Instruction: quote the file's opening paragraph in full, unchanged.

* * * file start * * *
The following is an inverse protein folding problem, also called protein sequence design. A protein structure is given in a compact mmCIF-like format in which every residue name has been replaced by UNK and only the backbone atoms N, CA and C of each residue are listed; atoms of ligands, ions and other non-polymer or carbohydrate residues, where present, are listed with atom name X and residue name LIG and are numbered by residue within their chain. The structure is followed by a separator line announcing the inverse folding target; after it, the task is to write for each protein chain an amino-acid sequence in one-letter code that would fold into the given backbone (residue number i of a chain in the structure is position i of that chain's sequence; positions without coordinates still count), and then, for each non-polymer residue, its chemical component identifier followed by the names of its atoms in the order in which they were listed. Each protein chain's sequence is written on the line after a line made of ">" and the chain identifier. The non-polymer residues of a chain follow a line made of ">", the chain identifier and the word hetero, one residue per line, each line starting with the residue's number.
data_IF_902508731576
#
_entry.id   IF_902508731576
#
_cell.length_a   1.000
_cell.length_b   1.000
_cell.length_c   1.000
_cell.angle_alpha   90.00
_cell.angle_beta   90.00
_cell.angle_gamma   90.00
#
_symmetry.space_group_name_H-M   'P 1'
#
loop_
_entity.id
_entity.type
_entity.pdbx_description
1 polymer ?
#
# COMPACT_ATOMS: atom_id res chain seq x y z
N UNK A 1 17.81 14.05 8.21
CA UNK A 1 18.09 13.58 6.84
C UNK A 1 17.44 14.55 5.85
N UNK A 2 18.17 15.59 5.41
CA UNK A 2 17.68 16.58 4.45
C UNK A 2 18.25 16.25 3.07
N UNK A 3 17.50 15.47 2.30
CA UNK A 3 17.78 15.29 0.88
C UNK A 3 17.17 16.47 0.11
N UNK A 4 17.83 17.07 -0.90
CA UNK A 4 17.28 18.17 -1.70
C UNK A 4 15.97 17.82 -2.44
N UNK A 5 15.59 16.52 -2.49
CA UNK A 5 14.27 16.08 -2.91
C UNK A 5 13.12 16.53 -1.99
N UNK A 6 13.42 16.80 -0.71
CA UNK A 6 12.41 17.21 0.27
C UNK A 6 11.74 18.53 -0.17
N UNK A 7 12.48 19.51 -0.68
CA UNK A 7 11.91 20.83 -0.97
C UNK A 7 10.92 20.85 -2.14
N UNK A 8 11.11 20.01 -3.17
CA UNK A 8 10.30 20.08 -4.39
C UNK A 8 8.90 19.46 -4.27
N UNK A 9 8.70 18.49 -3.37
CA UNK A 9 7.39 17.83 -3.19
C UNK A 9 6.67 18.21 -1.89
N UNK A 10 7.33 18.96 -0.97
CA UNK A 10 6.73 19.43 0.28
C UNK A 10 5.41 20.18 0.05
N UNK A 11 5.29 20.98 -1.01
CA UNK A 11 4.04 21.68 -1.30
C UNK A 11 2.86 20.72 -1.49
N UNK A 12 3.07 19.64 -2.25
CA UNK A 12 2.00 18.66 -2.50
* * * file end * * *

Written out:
The following is an inverse protein folding problem, also called protein sequence design. A protein structure is given in a compact mmCIF-like format in which every residue name has been replaced by UNK and only the backbone atoms N, CA and C of each residue are listed; atoms of ligands, ions and other non-polymer or carbohydrate residues, where present, are listed with atom name X and residue name LIG and are numbered by residue within their chain. The structure is followed by a separator line announcing the inverse folding target; after it, the task is to write for each protein chain an amino-acid sequence in one-letter code that would fold into the given backbone (residue number i of a chain in the structure is position i of that chain's sequence; positions without coordinates still count), and then, for each non-polymer residue, its chemical component identifier followed by the names of its atoms in the order in which they were listed. Each protein chain's sequence is written on the line after a line made of ">" and the chain identifier. The non-polymer residues of a chain follow a line made of ">", the chain identifier and the word hetero, one residue per line, each line starting with the residue's number.